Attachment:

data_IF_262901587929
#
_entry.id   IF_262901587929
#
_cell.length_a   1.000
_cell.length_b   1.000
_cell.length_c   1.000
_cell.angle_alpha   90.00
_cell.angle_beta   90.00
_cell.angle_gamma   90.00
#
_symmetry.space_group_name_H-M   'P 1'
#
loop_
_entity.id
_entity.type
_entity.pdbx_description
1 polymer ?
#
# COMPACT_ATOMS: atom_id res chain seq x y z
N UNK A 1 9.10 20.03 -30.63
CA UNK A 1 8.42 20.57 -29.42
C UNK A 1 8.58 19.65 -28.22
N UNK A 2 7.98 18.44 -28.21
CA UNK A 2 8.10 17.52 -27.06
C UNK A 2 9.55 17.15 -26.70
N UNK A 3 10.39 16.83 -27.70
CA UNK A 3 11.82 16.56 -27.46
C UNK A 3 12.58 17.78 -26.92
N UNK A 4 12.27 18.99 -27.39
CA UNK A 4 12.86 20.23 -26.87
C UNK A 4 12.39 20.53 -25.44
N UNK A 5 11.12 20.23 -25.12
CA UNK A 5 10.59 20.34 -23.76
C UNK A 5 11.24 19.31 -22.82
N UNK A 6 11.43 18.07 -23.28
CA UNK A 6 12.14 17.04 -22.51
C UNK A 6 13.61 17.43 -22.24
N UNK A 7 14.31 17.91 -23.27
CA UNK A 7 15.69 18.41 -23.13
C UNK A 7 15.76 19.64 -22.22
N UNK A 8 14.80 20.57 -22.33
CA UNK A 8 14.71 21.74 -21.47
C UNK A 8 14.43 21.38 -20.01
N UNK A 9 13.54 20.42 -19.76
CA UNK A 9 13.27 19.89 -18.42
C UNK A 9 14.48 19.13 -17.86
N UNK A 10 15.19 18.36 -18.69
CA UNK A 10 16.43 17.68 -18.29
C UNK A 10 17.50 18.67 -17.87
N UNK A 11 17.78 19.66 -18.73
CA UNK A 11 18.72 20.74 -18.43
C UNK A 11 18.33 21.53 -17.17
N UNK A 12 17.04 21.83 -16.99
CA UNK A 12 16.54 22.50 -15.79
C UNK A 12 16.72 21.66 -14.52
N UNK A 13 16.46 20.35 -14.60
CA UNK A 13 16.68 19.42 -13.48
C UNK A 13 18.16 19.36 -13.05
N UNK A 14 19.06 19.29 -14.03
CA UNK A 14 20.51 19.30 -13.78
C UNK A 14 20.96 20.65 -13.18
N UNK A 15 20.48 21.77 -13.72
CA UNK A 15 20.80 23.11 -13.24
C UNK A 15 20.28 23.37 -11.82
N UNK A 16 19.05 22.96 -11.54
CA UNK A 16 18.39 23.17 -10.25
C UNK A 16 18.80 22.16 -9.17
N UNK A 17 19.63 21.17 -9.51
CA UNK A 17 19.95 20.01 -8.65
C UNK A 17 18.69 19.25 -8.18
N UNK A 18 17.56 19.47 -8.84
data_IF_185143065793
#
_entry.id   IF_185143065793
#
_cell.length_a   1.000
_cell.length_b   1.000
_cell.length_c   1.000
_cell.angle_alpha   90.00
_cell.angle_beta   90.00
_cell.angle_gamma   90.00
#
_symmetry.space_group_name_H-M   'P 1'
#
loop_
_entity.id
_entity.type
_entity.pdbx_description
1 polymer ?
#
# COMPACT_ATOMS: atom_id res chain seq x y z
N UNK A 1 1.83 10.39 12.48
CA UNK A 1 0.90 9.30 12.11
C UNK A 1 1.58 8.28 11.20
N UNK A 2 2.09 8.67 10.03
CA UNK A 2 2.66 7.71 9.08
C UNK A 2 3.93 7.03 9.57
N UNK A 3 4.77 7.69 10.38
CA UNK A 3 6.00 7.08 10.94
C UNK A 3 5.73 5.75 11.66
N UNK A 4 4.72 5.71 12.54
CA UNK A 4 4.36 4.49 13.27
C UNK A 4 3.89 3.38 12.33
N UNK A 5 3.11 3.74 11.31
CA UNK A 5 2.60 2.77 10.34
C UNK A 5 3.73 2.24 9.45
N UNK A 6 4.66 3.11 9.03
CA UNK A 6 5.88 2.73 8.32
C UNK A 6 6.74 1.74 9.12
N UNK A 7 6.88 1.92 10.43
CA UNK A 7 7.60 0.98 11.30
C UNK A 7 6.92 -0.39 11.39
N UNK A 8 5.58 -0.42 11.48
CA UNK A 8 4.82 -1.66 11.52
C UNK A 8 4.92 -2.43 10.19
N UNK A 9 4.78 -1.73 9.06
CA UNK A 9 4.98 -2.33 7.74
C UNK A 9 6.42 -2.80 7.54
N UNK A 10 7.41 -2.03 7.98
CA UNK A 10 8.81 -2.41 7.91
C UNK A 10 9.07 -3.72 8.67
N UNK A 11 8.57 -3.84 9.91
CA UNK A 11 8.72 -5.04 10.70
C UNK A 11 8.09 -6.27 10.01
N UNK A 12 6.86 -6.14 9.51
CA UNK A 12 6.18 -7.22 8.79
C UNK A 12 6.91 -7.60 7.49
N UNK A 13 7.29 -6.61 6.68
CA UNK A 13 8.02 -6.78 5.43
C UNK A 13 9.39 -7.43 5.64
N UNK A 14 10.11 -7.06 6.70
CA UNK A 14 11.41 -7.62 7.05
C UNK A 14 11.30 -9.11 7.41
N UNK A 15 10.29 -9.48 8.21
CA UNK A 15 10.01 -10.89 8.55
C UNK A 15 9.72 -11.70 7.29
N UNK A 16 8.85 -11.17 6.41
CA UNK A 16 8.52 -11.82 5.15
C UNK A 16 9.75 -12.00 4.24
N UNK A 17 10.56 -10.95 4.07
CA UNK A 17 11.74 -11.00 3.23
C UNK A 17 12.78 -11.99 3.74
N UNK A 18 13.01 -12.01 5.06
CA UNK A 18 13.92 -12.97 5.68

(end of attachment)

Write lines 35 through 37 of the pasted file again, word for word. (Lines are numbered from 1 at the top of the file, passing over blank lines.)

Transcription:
C UNK A 5 11.24 19.31 -22.82
N UNK A 6 11.43 18.07 -23.28
CA UNK A 6 12.14 17.04 -22.51